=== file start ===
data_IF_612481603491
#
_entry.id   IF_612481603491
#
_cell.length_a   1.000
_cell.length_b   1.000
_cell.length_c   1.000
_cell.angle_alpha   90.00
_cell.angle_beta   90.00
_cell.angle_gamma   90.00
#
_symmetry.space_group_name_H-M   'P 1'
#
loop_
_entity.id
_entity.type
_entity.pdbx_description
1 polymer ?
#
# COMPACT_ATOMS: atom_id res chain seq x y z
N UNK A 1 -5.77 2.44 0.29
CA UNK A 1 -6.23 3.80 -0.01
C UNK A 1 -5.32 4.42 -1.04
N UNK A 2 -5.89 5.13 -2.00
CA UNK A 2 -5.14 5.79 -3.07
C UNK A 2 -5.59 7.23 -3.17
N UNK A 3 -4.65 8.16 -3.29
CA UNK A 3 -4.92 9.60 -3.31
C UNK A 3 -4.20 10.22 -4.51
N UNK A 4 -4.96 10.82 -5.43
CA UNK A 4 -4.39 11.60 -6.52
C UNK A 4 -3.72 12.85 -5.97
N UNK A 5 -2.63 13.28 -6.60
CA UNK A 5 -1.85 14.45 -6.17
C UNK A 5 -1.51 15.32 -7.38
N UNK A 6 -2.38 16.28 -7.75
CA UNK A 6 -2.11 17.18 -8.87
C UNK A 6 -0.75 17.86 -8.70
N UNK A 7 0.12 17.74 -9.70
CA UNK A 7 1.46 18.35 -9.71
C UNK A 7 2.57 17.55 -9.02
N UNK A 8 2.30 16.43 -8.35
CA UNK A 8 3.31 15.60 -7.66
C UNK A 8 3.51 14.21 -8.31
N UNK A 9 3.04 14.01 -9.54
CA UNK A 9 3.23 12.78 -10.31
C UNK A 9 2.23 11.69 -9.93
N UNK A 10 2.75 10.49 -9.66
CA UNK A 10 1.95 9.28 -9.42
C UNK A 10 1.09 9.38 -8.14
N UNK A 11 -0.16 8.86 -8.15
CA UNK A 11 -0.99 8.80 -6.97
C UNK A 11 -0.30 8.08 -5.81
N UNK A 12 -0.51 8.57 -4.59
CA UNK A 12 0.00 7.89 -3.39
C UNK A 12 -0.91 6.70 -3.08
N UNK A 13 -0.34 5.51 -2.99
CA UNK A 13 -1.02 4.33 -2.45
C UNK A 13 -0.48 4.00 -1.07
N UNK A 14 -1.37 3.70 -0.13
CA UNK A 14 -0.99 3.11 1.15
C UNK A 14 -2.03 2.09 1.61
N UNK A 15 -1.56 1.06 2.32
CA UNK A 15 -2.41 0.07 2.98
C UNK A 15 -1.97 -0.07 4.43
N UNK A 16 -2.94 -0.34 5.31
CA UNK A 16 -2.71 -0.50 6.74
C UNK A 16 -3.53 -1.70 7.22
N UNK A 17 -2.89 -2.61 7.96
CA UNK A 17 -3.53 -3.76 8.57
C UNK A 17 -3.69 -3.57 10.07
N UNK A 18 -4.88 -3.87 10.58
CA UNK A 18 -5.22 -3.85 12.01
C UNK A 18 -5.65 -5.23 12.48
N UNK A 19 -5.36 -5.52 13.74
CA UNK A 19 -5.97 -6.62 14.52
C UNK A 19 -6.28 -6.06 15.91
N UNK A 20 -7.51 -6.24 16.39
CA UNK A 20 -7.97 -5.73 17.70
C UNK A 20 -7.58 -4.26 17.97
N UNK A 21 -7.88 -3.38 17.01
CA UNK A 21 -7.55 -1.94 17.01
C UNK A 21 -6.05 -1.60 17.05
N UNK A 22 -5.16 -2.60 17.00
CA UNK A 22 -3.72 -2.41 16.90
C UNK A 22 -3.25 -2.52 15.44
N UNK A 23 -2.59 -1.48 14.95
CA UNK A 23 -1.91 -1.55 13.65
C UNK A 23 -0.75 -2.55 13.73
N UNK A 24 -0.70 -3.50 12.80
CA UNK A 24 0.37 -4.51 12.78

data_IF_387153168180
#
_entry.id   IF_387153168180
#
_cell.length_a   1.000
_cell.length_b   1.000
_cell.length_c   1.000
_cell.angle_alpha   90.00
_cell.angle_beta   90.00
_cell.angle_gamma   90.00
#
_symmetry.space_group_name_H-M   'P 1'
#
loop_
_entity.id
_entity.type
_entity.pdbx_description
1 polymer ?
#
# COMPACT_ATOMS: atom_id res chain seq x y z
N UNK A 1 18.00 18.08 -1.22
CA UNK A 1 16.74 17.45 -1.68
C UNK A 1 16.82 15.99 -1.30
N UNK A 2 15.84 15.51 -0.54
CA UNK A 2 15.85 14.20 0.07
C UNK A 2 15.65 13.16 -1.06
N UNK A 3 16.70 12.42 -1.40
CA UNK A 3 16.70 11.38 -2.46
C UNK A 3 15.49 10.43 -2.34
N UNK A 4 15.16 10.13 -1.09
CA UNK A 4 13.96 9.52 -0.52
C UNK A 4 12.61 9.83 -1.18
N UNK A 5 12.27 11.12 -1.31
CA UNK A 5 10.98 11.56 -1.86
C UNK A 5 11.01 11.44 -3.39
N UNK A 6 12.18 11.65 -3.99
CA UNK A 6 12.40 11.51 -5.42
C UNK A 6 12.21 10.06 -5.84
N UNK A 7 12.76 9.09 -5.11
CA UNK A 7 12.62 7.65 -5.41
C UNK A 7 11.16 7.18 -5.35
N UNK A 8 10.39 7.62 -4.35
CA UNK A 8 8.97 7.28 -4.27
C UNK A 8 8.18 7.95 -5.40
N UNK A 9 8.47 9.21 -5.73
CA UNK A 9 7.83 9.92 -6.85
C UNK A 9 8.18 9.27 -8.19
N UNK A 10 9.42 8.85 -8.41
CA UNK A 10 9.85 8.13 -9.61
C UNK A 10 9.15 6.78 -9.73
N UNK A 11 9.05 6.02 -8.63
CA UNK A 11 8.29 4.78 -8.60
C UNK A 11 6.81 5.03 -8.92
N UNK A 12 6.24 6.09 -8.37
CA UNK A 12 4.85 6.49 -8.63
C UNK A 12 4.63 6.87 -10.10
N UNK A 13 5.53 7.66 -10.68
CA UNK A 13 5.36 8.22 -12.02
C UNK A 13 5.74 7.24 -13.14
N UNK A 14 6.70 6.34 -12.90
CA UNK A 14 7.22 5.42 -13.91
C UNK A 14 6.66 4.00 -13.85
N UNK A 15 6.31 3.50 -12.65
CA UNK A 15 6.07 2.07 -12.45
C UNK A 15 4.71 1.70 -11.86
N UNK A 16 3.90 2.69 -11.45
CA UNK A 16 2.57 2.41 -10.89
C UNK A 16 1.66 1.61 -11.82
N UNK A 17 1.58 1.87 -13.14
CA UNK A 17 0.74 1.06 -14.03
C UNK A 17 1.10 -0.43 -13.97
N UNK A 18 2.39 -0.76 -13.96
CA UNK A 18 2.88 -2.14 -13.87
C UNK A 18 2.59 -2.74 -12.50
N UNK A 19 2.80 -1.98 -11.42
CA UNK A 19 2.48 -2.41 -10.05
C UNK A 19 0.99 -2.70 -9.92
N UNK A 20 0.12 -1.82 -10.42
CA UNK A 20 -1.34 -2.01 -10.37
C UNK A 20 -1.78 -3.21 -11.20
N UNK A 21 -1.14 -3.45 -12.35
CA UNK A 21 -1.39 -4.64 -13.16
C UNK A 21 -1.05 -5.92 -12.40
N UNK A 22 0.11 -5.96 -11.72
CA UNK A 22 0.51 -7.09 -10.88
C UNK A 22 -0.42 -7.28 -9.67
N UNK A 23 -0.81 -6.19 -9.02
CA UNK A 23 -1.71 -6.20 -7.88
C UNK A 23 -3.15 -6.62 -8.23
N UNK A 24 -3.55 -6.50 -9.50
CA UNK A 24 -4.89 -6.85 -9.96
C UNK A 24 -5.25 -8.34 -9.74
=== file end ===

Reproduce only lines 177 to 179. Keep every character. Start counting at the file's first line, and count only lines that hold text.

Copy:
C UNK A 22 -0.42 -7.28 -9.67
N UNK A 23 -0.81 -6.19 -9.02
CA UNK A 23 -1.71 -6.20 -7.88